Marijuana: Dividing Issue Among Republicans

October 23, 2012


As a testament to how dividing the issue of marijuana is, even the top two Republicans right now - Presidential candidate Mitt Romney and his Vice Presidential pick, Paul Ryan, have differing takes on the issue.

Ryan was recently interviewed by a local Colorado television station on the issue of medical marijuana and stated that he personally feels such matters should be left to the states to decide. He said the issue was not high on the list of priorities for the campaign. He says he doesn't personally support a total decriminalization of the drug, but still feels it's a matter best left to state officials.

Romney, meanwhile, has been clear that he is staunchly opposed both to medical and recreational legalization. In getting testy with a reporter in New Hampshire recently, Romney said, "I have the same position this week I had last week when you asked the question," which is that the legalization of marijuana for medicinal purposes leads to legalization of marijuana for recreational purposes. That in turn, he says, results in people being tempted to try the drug, which he views as a gateway for harder drugs, which he says will result in higher addiction rates for young Americans.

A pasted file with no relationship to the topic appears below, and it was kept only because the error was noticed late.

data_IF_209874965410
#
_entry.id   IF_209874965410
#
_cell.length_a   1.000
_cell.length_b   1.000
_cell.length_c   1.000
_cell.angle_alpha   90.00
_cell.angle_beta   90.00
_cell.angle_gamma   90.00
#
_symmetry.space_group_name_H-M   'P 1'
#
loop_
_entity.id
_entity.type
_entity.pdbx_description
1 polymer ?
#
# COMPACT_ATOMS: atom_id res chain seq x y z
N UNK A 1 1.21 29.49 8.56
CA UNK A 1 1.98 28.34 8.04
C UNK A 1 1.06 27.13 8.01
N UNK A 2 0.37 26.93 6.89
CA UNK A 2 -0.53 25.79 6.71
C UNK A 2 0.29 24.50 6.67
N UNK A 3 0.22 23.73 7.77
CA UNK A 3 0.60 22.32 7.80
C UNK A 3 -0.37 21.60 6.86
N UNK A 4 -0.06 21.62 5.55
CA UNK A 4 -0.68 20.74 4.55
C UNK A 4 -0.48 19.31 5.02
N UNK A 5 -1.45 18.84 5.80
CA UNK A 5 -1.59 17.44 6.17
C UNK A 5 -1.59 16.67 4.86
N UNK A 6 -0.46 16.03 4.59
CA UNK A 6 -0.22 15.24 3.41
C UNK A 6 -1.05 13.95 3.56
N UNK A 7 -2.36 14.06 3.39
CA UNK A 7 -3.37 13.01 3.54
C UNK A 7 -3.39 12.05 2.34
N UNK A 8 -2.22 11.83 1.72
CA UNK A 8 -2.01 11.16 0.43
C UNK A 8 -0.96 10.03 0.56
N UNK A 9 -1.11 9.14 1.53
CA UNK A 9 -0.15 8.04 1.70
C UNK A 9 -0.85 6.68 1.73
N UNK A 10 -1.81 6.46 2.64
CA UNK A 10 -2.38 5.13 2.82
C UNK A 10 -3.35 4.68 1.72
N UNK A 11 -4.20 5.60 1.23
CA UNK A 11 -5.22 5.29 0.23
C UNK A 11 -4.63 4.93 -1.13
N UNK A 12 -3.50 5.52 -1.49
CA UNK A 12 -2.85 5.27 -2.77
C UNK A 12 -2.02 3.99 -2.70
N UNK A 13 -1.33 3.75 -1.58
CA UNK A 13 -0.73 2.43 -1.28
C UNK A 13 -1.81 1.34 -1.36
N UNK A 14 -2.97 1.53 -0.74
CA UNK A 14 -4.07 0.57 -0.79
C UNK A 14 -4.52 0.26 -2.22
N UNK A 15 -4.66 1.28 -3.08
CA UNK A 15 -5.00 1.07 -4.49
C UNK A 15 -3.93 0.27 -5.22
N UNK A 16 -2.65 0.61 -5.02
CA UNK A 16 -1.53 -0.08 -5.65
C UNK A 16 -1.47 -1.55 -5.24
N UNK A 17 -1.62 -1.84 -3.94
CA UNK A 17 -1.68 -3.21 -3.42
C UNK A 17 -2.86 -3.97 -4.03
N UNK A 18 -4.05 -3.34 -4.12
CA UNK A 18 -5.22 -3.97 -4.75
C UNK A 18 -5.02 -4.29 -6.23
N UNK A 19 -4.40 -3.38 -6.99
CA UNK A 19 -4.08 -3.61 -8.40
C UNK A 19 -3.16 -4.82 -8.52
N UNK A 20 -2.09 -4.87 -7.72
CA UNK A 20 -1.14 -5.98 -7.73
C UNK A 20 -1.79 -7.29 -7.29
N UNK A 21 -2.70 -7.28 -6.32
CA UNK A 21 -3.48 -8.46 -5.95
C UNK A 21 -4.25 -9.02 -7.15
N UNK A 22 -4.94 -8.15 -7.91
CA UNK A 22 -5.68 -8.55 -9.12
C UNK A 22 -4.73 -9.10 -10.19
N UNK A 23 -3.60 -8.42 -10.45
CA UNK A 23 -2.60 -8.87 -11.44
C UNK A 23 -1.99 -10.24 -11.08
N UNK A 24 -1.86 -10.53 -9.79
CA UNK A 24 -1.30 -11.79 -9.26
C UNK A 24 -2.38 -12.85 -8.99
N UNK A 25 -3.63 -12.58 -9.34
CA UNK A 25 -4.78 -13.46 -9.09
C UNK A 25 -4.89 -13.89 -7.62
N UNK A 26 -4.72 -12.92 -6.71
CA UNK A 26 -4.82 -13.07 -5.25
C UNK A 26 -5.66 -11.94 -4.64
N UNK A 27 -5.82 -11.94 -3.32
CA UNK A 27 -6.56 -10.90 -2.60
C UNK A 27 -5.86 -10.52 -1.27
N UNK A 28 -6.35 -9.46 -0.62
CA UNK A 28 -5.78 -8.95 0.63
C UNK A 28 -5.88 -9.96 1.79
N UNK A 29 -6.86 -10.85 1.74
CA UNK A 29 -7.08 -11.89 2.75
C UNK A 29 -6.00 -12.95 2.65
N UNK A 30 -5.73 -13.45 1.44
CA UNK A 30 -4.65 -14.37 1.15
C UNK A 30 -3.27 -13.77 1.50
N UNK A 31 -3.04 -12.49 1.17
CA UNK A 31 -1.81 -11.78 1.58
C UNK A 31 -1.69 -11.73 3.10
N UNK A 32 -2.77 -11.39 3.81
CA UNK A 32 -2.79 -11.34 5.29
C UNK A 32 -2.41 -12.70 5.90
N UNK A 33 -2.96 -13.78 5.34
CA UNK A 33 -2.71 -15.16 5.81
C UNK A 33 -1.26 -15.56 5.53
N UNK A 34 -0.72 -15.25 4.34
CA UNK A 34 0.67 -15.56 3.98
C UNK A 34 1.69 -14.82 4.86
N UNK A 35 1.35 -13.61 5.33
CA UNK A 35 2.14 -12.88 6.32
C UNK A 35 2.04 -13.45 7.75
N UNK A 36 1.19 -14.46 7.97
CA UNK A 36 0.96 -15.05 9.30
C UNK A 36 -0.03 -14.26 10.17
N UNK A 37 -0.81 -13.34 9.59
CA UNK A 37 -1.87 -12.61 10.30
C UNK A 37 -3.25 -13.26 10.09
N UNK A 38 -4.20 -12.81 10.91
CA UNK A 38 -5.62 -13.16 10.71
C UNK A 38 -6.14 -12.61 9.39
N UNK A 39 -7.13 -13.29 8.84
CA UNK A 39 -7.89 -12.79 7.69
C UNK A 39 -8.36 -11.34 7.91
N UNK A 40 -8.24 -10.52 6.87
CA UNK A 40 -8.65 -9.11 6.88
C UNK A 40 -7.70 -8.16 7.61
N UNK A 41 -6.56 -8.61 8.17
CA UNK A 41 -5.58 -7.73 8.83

For the most part, though, presidential candidates have tried to steer clear of the issue, knowing that it is a highly contentious one that may lose them supporters either way.

However, it's important to continue to press candidates and officials already in office regarding this issue, as it is one that affects millions of Americans. Our jails and prisons are overrun with people arrested for non-violent, marijuana-related offenses. Even those who have acted legally in the eyes of state law have been punished under federal criminal laws, and this disparity is has bubbled over into a broader public discourse about what kind of society we want to be.